Dig the origins of 10 Food Phrases over at cool site called Mental Floss:
Sowing Your Wild Oats: Avena fatua, a species of grass in the oat genus, has been referred to as “wild oats” by the English for centuries. Though it’s thought to be the precursor of cultivated oats, farmers have long hated it because it is useless as a cereal crop and hard to separate from cultivated oats and remove from fields. Literally sowing wild oats, then, is a useless endeavor, and the phrase is figuratively applied to people engaging idle pastimes. There’s also a sexual connotation in that a young man sowing his wild oats is spreading seed without purpose.The saying is first recorded in English in 1542, by Protestant clergyman Thomas Becon.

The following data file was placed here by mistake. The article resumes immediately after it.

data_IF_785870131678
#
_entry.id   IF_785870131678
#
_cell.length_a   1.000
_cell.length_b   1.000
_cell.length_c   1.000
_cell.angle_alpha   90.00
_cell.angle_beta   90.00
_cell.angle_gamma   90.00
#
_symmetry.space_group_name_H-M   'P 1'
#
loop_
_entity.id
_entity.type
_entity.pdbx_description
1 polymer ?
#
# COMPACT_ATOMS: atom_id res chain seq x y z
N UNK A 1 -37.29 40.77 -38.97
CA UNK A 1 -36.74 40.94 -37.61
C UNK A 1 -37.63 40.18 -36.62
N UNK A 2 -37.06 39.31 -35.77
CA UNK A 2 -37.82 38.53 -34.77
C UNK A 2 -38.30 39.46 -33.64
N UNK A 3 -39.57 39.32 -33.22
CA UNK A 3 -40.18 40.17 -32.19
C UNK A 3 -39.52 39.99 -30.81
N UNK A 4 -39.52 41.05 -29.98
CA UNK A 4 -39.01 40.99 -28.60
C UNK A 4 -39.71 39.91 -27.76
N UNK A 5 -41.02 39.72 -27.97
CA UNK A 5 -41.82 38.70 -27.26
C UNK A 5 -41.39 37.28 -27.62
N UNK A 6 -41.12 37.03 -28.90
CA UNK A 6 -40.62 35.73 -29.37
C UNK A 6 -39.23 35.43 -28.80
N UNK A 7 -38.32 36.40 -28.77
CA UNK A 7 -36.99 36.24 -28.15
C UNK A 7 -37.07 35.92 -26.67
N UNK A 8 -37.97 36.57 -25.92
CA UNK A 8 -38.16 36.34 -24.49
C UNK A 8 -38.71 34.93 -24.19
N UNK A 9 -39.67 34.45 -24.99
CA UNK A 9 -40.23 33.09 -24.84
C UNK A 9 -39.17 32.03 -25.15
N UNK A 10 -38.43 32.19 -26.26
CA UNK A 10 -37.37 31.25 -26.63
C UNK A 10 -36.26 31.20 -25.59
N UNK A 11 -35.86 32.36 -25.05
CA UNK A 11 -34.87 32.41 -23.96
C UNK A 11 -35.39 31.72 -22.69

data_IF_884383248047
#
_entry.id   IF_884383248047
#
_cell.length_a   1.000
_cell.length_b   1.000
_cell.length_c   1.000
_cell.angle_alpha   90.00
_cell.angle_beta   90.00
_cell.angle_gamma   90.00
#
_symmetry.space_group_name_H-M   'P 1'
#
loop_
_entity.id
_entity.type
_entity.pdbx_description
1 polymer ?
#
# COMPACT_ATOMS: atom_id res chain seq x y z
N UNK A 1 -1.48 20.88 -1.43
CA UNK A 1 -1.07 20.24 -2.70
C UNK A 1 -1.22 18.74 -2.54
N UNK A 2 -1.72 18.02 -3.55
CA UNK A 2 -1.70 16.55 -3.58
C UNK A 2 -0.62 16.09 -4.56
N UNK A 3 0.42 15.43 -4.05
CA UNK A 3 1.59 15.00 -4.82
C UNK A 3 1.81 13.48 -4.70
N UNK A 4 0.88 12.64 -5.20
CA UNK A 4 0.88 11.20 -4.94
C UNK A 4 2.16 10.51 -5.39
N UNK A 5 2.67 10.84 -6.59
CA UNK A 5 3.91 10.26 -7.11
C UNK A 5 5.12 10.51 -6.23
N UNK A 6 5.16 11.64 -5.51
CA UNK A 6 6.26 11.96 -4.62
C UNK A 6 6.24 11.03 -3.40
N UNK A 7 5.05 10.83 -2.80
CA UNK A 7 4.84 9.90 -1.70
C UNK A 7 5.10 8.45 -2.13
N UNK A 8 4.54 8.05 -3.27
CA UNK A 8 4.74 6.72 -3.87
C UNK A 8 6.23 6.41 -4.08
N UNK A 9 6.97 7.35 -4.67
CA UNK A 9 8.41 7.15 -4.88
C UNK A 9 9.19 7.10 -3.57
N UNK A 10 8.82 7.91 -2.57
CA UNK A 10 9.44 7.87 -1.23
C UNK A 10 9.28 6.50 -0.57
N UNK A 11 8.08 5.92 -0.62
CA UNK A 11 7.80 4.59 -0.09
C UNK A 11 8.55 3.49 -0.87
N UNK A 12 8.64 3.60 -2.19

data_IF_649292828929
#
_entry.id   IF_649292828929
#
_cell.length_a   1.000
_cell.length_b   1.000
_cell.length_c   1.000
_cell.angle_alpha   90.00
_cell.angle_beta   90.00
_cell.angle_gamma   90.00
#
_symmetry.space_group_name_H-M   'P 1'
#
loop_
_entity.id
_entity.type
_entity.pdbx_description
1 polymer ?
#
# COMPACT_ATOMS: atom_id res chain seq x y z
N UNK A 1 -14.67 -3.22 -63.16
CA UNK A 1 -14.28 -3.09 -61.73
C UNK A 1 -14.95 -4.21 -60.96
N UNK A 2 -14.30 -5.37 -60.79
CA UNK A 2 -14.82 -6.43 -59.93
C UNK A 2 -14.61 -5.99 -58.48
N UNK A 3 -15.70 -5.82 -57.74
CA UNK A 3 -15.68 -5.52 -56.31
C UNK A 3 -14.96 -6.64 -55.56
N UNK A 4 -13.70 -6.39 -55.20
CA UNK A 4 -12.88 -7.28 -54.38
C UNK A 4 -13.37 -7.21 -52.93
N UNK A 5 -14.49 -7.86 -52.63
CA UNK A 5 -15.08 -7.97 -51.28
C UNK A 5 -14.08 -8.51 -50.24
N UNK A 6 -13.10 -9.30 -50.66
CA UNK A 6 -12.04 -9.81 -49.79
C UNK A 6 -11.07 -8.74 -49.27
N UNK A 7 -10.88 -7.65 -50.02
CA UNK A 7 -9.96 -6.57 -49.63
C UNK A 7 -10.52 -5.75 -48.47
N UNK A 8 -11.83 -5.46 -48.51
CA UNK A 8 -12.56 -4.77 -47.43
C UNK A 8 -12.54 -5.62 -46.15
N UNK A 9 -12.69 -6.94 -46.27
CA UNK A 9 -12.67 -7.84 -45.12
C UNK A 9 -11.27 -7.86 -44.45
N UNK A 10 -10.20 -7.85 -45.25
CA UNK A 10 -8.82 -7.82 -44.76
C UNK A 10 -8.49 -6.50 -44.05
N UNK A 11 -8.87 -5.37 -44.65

A Piece of Cake: The earliest appearance I can find is in Ogden Nash’s Primrose Path in 1936, and the phrase seems to have descended from the earlier “cakewalk.” This second term originates with a 19th-century African American tradition where slaves or freedmen at social gatherings or parties would walk in a procession in pairs around a cake and the most graceful pair would win the cake as a prize (this may also be the origin of “takes the cake”). Although the cakewalk contest demanded some skill and grace, the phrase was eventually adopted as boxing slang and flipped to connote an easily-won fight.